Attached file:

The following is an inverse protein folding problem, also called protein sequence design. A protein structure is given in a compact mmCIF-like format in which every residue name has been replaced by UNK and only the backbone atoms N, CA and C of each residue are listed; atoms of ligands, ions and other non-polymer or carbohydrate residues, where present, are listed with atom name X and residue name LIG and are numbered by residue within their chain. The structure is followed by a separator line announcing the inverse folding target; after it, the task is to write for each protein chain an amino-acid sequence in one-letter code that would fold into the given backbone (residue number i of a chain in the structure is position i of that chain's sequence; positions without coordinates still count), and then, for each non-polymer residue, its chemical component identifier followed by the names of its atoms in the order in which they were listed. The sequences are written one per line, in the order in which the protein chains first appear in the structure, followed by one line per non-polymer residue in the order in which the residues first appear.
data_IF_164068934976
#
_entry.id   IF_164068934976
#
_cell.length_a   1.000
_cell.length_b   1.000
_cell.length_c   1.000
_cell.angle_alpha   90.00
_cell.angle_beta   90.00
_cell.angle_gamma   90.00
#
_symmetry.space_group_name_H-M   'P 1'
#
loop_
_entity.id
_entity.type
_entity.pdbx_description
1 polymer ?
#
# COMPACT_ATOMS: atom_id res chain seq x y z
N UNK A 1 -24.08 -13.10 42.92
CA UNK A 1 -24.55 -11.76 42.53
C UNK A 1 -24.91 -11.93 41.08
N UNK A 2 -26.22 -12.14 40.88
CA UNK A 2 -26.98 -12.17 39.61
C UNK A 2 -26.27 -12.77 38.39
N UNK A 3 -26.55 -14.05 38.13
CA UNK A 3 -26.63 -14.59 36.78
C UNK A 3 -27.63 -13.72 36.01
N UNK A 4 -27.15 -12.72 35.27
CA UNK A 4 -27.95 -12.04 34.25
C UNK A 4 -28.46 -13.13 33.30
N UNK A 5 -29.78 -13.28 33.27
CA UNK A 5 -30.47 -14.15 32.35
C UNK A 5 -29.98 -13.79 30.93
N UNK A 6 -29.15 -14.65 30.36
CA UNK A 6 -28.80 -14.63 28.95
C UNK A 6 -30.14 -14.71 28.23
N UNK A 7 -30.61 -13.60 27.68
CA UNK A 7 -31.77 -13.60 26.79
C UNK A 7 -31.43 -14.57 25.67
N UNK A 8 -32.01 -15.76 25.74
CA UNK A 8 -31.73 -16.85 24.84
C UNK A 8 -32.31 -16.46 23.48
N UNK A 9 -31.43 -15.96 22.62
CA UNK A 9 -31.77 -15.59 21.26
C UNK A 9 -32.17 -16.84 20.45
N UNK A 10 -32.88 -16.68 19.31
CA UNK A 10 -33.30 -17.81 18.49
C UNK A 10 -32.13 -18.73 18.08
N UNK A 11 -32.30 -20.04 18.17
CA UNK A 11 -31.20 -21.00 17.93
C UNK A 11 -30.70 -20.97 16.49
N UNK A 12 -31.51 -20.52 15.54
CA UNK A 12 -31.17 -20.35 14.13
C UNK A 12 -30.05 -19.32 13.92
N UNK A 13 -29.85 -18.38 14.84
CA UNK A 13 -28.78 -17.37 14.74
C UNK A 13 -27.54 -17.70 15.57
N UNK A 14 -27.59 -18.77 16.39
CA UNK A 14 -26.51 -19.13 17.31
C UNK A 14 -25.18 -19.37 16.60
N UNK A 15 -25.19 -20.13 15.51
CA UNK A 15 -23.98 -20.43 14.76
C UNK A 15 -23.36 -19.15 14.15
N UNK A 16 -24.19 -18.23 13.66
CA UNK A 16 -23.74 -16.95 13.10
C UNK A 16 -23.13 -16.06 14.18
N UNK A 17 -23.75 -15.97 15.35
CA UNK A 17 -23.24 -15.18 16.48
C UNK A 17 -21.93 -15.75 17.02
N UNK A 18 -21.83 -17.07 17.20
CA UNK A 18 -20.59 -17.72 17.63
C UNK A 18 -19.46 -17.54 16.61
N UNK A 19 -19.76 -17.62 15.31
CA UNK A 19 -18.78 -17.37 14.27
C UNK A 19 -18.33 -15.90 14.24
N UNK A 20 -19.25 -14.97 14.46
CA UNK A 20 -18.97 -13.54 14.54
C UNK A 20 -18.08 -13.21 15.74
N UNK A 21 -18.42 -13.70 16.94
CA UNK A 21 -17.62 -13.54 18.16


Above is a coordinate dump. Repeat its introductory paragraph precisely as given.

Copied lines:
The following is an inverse protein folding problem, also called protein sequence design. A protein structure is given in a compact mmCIF-like format in which every residue name has been replaced by UNK and only the backbone atoms N, CA and C of each residue are listed; atoms of ligands, ions and other non-polymer or carbohydrate residues, where present, are listed with atom name X and residue name LIG and are numbered by residue within their chain. The structure is followed by a separator line announcing the inverse folding target; after it, the task is to write for each protein chain an amino-acid sequence in one-letter code that would fold into the given backbone (residue number i of a chain in the structure is position i of that chain's sequence; positions without coordinates still count), and then, for each non-polymer residue, its chemical component identifier followed by the names of its atoms in the order in which they were listed. The sequences are written one per line, in the order in which the protein chains first appear in the structure, followed by one line per non-polymer residue in the order in which the residues first appear.